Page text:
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Mate Finding, Sexual Spore Production, and the Spread of Fungal Plant Parasites

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Sexual reproduction and dispersal are often coupled in organisms mixing sexual and asexual reproduction, such as fungi. The aim of this study is to evaluate the impact of mate limitation on the spreading speed of fungal plant parasites. Starting from a simple model with two coupled partial differential equations, we take advantage of the fact that we are interested in the dynamics over large spatial and temporal scales to reduce the model to a single equation. We obtain a simple expression for speed of spread, accounting for both sexual and asexual reproduction. Taking Black Sigatoka disease of banana plants as a case study, the model prediction is in close agreement with the actual spreading speed (100 km per year), whereas a similar model without mate limitation predicts a wave speed one order of magnitude greater. We discuss the implications of these results to control parasites in which sexual reproduction and dispersal are intrinsically coupled.

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MAL gratefully acknowledges a Canada Research Chair, a Killam Fellowship, and NSERC Discovery and Accelerator awards. VR benefited from funds from project BIOFIS (reference 1001-001) of the Agropolis Fondation (Montpellier, France). FMH acknowledges funding from the French National Research Agency (ANR) as part of the ‘Blanc 2013’ programme (ANR-13-BSV7-0011, FunFit project) and from the French National Institute for Agricultural Research (INRA) ‘Plant Health and the Environment’ Division. FMH thanks Thomas Hillen for early mathematical feedback and Isaline Aubert and Antoine Ollivier for their contributions to this work through short internship periods. We thank the two anonymous reviewers for their helpful comments.

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Correspondence to Frédéric M. Hamelin.

Appendix: Analogous Analysis Without Mate Limitation

Appendix: Analogous Analysis Without Mate Limitation

In this section, sexual spores can be produced regardless of the presence of a mate, which amounts to removing the probability (i / 2) / n in Eq. (1). Without mate limitation, model (1) becomes

$$\begin{aligned} u_t= & {} \sigma i-\mu u+\kappa u_{xx}\,,\nonumber \\ i_t= & {} \left( q\mu u+p\alpha i\right) (n-i)/n\,. \end{aligned}$$

We rescale variables according to

$$\begin{aligned} t^*=\frac{t}{T}\,,\quad x^*=\frac{x}{L}\,,\quad i^*=\frac{i}{n}\,,\quad u^*=\frac{\mu }{\sigma n}\times u\,, \end{aligned}$$


$$\begin{aligned} a=\frac{1}{q\sigma T}\,,\quad \varepsilon =\frac{1}{\mu T}\,, \quad b=\frac{p\alpha }{q\sigma }\,,\quad d=\sqrt{\frac{\kappa }{\mu L^2}}\,. \end{aligned}$$

Dropping the asterisks for convenience, model (15) reads:

$$\begin{aligned} ai_t= & {} (u+ b i)(1-i)\,,\nonumber \\ \varepsilon u_t= & {} i - u+ d^2 u_{xx}\,. \end{aligned}$$

Applying the quasi-steady-state approximation to the second equation of (16) yields the following nonlocal integrodifferential equation for i:

$$\begin{aligned} ai_t=(1-i)\left( b i+\int _{-\infty }^{\infty } H(x-y)i(y,t)\,\mathrm {d}y\right) \,, \end{aligned}$$

where H is the Laplace kernel (6).

A Taylor expansion of i(yt) at x in (17) yields

$$\begin{aligned} \int _{-\infty }^{\infty } H(x-y)i(y,t)\,\mathrm {d}y= & {} i(x,t)\int _{-\infty }^{\infty } H(x-y)\,\mathrm {d}y\nonumber \\&\quad +\, i_x(x,t)\int _{-\infty }^{\infty } (x-y)H(x-y)\,\mathrm {d}y\nonumber \\&\quad + \,\frac{i_{xx}(x,t)}{2}\int _{-\infty }^{\infty } (x-y)^2H(x-y)\,\mathrm {d}y\nonumber \\&\quad + \,\cdots \,. \end{aligned}$$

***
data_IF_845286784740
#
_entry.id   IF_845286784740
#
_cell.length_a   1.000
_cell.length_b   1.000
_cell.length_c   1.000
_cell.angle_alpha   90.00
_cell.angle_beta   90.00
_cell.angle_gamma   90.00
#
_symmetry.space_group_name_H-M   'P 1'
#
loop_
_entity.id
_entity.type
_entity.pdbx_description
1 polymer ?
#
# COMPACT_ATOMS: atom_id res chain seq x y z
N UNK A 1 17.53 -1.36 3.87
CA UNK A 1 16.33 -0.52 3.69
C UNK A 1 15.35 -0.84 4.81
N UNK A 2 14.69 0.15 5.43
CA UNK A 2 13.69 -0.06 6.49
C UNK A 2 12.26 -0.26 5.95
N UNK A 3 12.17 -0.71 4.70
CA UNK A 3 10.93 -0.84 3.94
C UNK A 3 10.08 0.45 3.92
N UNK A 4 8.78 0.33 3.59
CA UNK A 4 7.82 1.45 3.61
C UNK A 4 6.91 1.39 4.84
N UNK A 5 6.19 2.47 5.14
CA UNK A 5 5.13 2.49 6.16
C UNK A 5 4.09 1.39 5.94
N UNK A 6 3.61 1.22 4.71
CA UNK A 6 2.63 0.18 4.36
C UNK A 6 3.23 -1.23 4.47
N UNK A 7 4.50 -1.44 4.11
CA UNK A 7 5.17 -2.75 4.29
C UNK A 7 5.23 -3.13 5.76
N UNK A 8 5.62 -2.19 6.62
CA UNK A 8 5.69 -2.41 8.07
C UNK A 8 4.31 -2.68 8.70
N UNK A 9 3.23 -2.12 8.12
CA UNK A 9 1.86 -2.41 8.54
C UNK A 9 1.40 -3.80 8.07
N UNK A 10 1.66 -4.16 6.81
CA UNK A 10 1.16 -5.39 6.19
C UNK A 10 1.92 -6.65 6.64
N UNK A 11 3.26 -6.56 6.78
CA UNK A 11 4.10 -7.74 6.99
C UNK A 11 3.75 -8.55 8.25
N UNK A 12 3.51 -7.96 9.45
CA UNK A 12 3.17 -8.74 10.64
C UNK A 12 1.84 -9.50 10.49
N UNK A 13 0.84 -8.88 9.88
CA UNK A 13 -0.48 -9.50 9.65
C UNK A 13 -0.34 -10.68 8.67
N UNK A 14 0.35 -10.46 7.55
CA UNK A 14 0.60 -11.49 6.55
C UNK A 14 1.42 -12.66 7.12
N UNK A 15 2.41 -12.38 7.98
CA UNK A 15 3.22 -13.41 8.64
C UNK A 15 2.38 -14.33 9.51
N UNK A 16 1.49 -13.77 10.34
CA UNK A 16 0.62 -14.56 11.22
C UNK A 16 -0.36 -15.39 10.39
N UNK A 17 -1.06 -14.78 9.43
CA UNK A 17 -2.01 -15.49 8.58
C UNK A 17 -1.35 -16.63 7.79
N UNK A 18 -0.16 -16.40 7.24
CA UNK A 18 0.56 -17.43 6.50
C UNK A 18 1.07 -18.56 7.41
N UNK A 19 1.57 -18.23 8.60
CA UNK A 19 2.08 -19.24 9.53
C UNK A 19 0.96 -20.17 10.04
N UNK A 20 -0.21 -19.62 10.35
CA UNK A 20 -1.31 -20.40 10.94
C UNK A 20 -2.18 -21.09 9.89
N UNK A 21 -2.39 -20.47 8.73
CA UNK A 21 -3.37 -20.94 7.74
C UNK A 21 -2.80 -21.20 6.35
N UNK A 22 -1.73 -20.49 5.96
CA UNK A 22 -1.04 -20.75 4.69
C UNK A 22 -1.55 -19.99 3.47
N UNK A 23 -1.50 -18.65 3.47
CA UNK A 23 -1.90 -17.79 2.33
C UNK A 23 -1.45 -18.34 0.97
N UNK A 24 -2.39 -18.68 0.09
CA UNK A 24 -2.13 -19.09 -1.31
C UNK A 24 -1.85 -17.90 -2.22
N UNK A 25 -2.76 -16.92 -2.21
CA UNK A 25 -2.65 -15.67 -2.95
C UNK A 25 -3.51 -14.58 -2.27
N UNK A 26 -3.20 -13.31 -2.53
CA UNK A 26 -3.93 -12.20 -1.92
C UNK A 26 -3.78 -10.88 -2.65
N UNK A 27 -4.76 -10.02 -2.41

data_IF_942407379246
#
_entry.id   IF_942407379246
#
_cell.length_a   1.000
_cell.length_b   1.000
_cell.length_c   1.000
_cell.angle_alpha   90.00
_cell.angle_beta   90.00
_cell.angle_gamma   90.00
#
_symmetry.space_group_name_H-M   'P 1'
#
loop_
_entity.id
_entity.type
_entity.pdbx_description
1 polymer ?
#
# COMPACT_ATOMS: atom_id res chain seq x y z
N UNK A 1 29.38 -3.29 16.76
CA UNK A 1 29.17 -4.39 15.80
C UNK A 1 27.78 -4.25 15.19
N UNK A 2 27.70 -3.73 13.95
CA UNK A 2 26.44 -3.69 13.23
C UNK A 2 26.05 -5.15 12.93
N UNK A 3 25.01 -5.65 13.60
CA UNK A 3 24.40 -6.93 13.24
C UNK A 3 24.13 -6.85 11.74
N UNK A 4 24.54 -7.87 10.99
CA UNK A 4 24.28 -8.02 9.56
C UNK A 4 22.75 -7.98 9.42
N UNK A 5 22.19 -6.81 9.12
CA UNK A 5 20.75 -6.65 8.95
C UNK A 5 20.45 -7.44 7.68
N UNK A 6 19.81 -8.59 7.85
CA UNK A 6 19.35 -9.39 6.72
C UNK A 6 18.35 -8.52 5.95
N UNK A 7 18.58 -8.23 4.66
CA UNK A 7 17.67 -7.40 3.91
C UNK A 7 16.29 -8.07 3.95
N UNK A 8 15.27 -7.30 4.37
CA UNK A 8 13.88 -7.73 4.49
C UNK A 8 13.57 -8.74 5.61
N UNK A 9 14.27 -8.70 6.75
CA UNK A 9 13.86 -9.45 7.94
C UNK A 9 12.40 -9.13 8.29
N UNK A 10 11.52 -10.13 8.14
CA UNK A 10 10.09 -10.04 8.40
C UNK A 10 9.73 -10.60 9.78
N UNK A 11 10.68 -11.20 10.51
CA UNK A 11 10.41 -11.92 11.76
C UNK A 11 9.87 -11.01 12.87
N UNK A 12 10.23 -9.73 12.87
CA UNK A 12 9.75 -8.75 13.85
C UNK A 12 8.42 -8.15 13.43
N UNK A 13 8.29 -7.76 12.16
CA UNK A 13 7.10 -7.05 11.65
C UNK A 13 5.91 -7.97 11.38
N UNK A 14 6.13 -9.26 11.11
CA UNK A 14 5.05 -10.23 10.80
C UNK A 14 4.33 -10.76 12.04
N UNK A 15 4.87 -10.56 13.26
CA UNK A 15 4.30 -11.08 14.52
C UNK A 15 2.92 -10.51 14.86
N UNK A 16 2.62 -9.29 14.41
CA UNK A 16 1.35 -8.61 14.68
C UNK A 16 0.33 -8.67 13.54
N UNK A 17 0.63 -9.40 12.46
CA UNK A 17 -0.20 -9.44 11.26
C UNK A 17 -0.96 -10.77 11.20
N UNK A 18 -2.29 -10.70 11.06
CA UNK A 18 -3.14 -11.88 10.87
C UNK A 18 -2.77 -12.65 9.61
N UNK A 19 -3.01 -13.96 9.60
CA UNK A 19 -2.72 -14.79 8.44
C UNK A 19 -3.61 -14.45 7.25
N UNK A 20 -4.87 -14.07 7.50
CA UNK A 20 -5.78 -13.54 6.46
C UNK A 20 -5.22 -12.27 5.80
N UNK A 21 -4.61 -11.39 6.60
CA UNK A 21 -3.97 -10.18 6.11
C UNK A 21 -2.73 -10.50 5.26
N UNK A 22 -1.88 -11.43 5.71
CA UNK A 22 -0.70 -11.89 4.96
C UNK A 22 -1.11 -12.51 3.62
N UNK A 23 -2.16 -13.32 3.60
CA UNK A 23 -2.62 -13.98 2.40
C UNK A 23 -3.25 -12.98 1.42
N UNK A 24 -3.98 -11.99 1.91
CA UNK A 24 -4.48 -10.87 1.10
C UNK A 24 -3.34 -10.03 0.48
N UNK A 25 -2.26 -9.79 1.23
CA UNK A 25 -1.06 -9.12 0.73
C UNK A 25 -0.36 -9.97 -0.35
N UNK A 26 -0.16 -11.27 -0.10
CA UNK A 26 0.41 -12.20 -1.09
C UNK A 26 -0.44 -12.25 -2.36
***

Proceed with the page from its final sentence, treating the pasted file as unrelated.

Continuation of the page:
Using the moments of the Laplace distribution in (18), we get

$$\begin{aligned} ai_t = (1-i)(bi+i+d^2i_{xx}+d^4i_{xxxx}+\ldots )\,. \end{aligned}$$

A second-order Taylor expansion as d goes to zero in (19) yields

$$\begin{aligned} a i_t\approx (1-i)\left( b i+i+d^2i_{xx}\right) \,. \end{aligned}$$

Equation (20) can be expressed in a travelling wave form as

$$\begin{aligned} -\hat{c} I'=(1-I)\left( \left( b+1\right) I+I''\right) \,, \end{aligned}$$

where \(\hat{c}=ac/d\), and the prime denotes differentiation w.r.t. \(z=(x-ct)/d\). Proceeding as in Sect. 3.2, Eq. (21) can be expressed as a dynamical system:

$$\begin{aligned} \dot{I}= & {} J(1-I)\,,\nonumber \\ \dot{J}= & {} -{\hat{c}} J-(1-I)(b+1)I\,. \end{aligned}$$

Its equilibria are \((I,J)=(0,0)\) and (1, 0). Let G be the associated Jacobian matrix:

$$\begin{aligned} G=\left( \begin{array}{cc}-J&{}1-I\\ -(b+1)(1-2I)&{}-{\hat{c}}\end{array}\right) \,. \end{aligned}$$

Linearizing around (0, 0), we get

$$\begin{aligned} G_{(0,0)}=\left( \begin{array}{cc} 0&{}1\\ -(b+1)&{}-{\hat{c}}\end{array}\right) \,, \end{aligned}$$

whose eigenvalues are

$$\begin{aligned} \lambda _\pm =\frac{-{\hat{c}}\pm \sqrt{{\hat{c}}^2-4(b+1)}}{2}\,. \end{aligned}$$

So (0, 0) is a stable node if \({\hat{c}}>2\sqrt{b+1}\), and a stable spiral otherwise. From Murray (2002)’s Sect. 13.2 (Eq. 13.12 and Fig. 13.1), we conjecture that there is a trajectory from (1, 0) to (0, 0) lying entirely in the quadrant \(I\ge 0\), \(J\le 0\) with \(0\le I\le 1\) for all wave speeds \({\hat{c}}\ge {\hat{c}}^\star \), with

$$\begin{aligned} {\hat{c}}^\star =2\sqrt{b+1}\,. \end{aligned}$$

We numerically checked that only \({\hat{c}}^\star \) is relevant, greater wave speeds being unstable. In terms of the original dimensional Eq. (15), the wave speed can be expressed as

$$\begin{aligned} c=q\sigma \sqrt{\frac{\kappa }{\mu }}2\sqrt{\frac{p\alpha }{q\sigma }+1}\,. \end{aligned}$$

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Hamelin, F.M., Castella, F., Doli, V. et al. Mate Finding, Sexual Spore Production, and the Spread of Fungal Plant Parasites. Bull Math Biol 78, 695–712 (2016).

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